Frequently the developments that create problems for a particular delivery-settled contract would create problems for cash settlement too.  For instance, the decline in terminal grain markets–most notably Chicago–created problems for the Chicago-based delivery system for corn, wheat, and soybeans in the 1970s and 1980s.  But the decline in terminal grain markets also meant that there were no longer vibrant centralized cash grain markets that could have been used to settle futures contracts.

In commodities in particular, the facts that futures markets are the locus of price discovery, and that market participants rely heavily on futures prices to set cash prices means that cash settlement is often problematic due to the circularity problem I mentioned earlier.

I would also note that, contrary to conventional wisdom, cash settled contracts are not necessarily less vulnerable to market power manipulation that delivery settled ones.  As I showed in a 2000 JOB paper, it is always possible to design a delivery settled contract that is less vulnerable to long market power manipulation than any given cash settled contract, but this delivery settled contract is more vulnerable to short market power manipulation.

Furthermore, the assertion that delivery creates headaches that financial players want to avoid should not be taken seriously.  Financial players trade vast amounts of delivery-settled contracts in a wide variety of commodities from aluminum to corn to crude to wheat to zinc.  (Indeed, isn’t that what keeps Bart Chilton up nights?)  They can–and do–liquidate/roll their positions before they need to make or take delivery.  (Which is why Bart should sleep better.)  The folks active in the delivery market are those who have the expertise and infrastructure to handle the physical commodity.  And ironically, some financial players are realizing that it can be quite profitable to develop that expertise and invest in that infrastructure for some commodities.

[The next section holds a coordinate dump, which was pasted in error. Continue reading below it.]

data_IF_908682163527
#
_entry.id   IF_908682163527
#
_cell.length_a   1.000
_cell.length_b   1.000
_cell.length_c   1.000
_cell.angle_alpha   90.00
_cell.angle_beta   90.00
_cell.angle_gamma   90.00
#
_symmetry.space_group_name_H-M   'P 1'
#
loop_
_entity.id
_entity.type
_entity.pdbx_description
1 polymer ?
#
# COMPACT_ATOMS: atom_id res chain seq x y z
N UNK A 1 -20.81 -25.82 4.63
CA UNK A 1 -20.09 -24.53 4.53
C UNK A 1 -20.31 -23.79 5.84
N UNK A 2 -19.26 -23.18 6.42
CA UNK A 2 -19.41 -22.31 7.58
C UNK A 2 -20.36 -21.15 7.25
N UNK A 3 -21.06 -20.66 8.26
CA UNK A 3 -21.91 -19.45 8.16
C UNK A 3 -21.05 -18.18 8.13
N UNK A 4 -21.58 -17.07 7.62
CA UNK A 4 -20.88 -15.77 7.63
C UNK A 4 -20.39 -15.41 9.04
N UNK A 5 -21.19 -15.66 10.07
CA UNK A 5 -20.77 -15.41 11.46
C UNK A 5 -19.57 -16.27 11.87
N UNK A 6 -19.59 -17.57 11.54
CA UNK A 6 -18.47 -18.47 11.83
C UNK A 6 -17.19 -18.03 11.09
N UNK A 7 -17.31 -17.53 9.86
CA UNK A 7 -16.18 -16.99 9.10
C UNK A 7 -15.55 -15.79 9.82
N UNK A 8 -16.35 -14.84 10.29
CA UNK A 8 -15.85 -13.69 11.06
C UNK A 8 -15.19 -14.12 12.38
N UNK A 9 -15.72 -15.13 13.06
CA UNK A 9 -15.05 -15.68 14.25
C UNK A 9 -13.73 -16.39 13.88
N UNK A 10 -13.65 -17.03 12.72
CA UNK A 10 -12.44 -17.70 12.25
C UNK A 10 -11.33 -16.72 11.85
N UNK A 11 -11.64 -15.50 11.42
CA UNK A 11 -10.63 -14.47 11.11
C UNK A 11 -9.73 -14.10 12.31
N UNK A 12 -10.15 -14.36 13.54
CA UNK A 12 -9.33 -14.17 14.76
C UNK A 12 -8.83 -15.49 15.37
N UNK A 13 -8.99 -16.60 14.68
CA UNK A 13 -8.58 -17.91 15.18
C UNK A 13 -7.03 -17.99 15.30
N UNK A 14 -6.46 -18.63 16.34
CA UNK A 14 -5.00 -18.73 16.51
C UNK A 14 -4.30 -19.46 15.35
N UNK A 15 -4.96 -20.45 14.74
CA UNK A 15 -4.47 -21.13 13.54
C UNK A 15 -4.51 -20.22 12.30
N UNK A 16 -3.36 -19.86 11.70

Finally, it should be recognized that delivery settlement has a compelling advantage.  At delivery, people have to put their money where their mouths are.  If they think futures prices at expiration deviate from cash market values, they can make or take delivery to take advantage of that perceived disparity.  Delivery is a bona fide transaction: an exchange of the thing for money.  Prices are intended to measure the terms of such transactions, and delivery–or the mere potential for delivery–ensures that happens.  In contrast, with a few exceptions, with cash settlement it is often very, very difficult to collect data from such bona fide transactions, or to execute the trades necessary to exploit perceived divergences between cash values and futures prices (with stocks again being an exception).

It’s long been known that most futures contracts fail because underlying conditions prevent their viability.  Frequently, these underlying conditions relate to industry structure (with vertical integration, for instance, being inimical to futures trading) and marketing practices.  These conditions can evolve over time, making once thriving contracts no longer viable.  That’s what’s happening in bellies, and cash settlement is not a magic formula that will change that.

About Craig Pirrong 223 Articles

Affiliation: University of Houston

Dr Pirrong is Professor of Finance, and Energy Markets Director for the Global Energy Management Institute at the Bauer College of Business of the University of Houston. He was previously Watson Family Professor of Commodity and Financial Risk Management at Oklahoma State University, and a faculty member at the University of Michigan, the University of Chicago, and Washington University.

Professor Pirrong's research focuses on the organization of financial exchanges, derivatives clearing, competition between exchanges, commodity markets, derivatives market manipulation, the relation between market fundamentals and commodity price dynamics, and the implications of this relation for the pricing of commodity derivatives. He has published 30 articles in professional publications, is the author of three books, and has consulted widely, primarily on commodity and market manipulation-related issues.

He holds a Ph.D. in business economics from the University of Chicago.